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Last Updated: Thursday, 6 November, 2003, 10:31 GMT
'Bug ship' arrives home
Aurora in Southampton
The ship docked at Southampton after 17 days away
The virus-hit cruise ship which prompted a diplomatic row when Spain closed its border with Gibraltar has arrived in Southampton.

The Aurora, run by P&O Cruises, ended its 17-day cruise at 0600GMT and all the passengers have disembarked.

More than 500 of its 1,800 passengers suffered from a highly infectious stomach bug thought to have been brought aboard when the ship left Southampton on 20 October.

A P&O Cruises spokeswoman said just one passenger was still displaying symptoms of the bug.

On leaving the ship, Mike Kendrick told BBC News he had been sick for five days and would be seeking compensation.

He said: "This is my fifth cruise and it's the first time I've been glad to be home."

Several other passengers have said they will be considering legal action against the cruise line.

Heather McCourt was at quayside waiting for her parents Raymond and Mary, who have both been ill.

She told BBC News: "My dad sounded very weak this morning.

Aurora

"He had a quadruple heart bypass about seven years ago so there were obvious concerns about how the virus was affecting him.

"I would imagine they're both feeling very disappointed and disheartened. Things were so different 17 days ago when they were so excited setting off."

The luxury liner is due to set off for another cruise at 2000 GMT on Thursday.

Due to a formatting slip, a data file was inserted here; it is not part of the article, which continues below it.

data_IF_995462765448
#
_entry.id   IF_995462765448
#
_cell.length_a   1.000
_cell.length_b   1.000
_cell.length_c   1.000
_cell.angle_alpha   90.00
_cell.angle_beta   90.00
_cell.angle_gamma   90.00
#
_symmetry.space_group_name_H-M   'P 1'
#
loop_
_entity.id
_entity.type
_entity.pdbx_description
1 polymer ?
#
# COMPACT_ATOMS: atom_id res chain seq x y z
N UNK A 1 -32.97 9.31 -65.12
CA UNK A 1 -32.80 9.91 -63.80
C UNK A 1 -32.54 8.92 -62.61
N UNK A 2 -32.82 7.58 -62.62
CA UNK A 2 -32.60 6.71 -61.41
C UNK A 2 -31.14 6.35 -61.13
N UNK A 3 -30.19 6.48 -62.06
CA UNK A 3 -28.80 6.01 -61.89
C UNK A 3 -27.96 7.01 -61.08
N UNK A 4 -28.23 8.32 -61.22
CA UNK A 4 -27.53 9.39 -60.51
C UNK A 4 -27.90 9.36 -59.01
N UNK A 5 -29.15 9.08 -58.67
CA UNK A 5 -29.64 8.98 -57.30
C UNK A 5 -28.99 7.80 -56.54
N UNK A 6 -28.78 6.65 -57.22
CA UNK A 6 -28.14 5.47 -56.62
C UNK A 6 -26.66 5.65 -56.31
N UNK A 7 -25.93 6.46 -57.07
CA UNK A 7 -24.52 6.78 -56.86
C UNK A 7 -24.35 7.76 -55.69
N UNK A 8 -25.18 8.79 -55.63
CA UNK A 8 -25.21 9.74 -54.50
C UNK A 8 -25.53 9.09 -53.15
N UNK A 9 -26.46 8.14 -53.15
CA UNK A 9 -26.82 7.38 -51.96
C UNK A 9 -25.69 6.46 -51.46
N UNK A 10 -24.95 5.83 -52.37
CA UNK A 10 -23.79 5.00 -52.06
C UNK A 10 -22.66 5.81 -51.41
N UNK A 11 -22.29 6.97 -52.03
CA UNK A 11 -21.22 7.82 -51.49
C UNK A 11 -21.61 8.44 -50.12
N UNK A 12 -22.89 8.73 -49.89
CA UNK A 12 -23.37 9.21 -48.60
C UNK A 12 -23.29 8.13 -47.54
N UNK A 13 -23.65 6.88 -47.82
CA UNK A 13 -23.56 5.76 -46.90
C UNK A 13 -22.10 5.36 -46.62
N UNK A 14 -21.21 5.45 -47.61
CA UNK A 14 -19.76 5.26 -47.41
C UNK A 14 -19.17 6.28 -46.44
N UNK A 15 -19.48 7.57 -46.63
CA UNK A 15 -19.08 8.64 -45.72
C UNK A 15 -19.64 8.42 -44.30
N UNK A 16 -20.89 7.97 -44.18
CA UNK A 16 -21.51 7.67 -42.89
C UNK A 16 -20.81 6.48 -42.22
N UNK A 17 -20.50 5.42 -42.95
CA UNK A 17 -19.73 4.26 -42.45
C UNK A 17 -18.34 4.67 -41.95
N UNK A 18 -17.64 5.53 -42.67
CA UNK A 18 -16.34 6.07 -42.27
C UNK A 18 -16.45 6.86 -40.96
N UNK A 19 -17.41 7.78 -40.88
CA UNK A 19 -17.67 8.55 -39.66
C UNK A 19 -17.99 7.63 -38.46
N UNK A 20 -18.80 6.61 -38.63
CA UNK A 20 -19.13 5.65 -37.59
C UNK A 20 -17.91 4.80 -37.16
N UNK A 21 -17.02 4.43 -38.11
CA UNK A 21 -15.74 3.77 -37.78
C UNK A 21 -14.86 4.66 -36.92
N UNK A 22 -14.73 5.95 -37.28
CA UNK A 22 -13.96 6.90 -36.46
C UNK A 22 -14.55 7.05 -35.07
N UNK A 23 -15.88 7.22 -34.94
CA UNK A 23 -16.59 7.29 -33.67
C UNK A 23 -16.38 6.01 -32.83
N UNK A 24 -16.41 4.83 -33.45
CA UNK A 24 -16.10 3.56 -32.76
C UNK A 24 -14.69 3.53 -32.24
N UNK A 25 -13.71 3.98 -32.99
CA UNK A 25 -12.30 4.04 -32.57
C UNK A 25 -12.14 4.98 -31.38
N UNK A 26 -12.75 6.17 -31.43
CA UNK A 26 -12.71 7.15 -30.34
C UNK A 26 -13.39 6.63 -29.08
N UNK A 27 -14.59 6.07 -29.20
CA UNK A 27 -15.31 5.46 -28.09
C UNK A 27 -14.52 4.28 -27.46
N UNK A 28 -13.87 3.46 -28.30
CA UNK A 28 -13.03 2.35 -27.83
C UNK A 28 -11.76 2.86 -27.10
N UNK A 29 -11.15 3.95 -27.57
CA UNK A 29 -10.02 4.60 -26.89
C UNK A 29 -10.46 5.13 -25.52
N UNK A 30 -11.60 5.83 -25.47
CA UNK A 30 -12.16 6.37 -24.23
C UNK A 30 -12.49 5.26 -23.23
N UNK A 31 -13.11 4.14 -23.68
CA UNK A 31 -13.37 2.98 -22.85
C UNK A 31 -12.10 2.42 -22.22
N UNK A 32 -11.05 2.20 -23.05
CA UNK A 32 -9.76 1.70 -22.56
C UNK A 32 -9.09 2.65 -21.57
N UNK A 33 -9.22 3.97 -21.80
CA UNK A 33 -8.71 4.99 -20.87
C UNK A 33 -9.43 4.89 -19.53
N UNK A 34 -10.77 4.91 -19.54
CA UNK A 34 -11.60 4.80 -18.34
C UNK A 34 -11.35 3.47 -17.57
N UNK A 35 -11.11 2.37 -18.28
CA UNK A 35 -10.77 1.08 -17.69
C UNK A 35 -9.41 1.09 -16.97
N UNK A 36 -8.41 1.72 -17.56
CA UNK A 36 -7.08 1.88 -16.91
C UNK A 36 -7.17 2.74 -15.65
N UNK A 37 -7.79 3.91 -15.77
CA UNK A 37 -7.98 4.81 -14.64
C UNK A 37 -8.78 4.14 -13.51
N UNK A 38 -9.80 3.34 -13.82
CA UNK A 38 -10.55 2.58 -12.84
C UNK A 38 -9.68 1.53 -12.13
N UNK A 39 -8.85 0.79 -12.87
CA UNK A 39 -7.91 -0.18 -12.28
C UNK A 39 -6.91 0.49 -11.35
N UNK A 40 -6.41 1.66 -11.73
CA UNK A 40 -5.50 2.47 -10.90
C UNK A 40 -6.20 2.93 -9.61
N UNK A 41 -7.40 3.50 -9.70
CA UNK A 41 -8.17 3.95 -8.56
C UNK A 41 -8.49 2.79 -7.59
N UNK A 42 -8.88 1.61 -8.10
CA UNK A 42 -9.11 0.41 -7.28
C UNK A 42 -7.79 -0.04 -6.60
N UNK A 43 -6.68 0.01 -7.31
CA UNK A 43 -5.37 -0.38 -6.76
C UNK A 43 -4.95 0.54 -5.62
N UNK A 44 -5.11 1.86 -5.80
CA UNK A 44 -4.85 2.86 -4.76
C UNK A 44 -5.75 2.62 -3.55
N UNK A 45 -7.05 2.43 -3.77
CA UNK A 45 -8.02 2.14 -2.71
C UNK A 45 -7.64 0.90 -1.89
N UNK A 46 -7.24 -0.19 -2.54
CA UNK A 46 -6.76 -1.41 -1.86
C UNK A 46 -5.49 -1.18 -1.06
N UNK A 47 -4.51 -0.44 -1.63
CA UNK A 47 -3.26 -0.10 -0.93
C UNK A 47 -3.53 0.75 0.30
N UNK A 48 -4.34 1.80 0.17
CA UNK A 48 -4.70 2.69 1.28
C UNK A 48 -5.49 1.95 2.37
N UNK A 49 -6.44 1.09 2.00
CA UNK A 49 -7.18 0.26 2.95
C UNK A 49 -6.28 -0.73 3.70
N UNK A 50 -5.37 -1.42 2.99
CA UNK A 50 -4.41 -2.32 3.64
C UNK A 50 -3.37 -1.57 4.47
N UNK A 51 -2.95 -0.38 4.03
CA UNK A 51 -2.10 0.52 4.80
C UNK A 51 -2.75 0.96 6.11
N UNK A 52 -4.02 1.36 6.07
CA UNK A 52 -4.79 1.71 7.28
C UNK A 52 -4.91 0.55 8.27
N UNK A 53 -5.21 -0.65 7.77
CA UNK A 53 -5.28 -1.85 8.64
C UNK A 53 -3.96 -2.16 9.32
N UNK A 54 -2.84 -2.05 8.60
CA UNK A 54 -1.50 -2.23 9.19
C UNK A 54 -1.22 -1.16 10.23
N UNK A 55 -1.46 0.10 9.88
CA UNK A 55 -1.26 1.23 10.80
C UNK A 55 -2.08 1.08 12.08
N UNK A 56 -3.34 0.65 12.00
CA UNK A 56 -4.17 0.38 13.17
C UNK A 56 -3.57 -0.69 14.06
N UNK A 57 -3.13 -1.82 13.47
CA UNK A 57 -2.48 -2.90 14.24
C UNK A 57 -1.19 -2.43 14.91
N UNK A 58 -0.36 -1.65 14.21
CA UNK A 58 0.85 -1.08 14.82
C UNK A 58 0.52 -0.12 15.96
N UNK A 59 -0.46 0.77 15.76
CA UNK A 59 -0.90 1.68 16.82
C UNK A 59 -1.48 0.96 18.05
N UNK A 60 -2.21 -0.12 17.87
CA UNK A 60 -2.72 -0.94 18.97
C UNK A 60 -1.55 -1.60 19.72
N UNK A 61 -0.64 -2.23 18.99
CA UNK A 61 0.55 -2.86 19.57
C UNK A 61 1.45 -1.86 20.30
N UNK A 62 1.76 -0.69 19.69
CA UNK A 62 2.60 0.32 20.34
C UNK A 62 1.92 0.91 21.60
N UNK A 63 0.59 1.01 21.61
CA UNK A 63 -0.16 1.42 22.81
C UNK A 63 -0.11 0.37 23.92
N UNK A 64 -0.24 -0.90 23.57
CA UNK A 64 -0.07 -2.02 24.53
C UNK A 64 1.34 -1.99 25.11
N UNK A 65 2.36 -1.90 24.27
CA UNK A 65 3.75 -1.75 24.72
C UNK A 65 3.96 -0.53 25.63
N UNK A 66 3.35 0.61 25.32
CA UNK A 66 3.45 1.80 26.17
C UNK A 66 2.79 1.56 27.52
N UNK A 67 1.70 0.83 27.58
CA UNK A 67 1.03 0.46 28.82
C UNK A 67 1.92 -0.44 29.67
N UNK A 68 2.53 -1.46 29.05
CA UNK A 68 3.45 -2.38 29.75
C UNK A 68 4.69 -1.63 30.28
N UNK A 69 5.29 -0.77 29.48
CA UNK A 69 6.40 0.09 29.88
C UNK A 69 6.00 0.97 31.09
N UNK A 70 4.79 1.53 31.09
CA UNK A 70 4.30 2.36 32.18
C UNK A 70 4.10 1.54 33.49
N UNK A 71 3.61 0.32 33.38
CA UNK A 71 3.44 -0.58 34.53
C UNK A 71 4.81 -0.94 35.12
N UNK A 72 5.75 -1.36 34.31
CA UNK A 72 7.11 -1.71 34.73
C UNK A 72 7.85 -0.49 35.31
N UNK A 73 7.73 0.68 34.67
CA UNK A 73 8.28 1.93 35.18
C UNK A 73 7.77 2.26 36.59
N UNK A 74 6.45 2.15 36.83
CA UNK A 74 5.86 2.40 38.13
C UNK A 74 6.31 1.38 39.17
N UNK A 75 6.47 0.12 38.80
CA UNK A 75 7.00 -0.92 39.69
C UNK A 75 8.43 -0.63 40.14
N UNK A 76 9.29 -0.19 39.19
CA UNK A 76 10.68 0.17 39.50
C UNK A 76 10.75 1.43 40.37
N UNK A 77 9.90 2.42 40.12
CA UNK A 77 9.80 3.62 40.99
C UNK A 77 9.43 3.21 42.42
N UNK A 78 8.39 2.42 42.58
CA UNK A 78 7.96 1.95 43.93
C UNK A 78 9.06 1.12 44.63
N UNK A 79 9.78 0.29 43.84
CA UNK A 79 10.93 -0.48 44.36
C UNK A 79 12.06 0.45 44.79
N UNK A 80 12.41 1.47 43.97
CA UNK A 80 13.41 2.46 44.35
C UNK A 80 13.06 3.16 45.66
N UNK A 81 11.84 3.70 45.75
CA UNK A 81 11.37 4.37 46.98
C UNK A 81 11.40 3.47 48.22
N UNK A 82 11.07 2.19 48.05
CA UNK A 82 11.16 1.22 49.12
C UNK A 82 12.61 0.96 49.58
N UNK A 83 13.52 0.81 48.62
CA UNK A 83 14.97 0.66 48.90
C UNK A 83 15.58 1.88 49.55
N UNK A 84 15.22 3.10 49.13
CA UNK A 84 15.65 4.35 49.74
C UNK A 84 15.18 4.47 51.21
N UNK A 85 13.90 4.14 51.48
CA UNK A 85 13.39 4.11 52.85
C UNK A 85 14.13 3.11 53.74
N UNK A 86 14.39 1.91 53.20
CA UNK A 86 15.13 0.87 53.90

David Dingle, P&O managing director, told BBC News: "Our sanitation processes are working very well and we're continuing them on the next cruise and the one after that.

"I'm as confident as I can be that we've taken every measure possible to ensure there will not be another occurrence."

Health officials were due to meet the ship when it docked, to talk about the virus in a standard procedure.

More than 50 passengers had been asked to stay on board by Gibraltarian authorities when the ship docked there on Monday.

Flash outbreak

The Norwalk or Noro virus is highly contagious and causes nausea, chronic diarrhoea and vomiting for about two days.

P&O has declined to offer a standard compensation package to the passengers, who have paid up to 5,000 for the trip, saying it will consider cases individually.

Lawyers claim they have been contacted by some passengers determined to take legal action.

One passenger told BBC News Online he would be contacting his solicitor.

The whole holiday has been ruined... it is just like being on board a hospital ship
Andrew Williams
Passenger

Andrew Williams, 43, from South Wales, said: "I fell ill last Sunday.

"We were in Sicily. I felt perfectly well. Suddenly out of the blue I was vomiting in the street.

"Not enough was done early enough to prevent the spread of the infection."

Mr Williams said he would not go on a P&O cruise again.

"I will be passing everything on to my solicitor when we get home. The whole holiday has been ruined. It is just like being on board a hospital ship."






WATCH AND LISTEN
The BBC's Mike Sergeant
"It's thought one of the passengers was carrying the virus"



SEE ALSO:
Q&A: Cruise ship rights
03 Nov 03  |  Business


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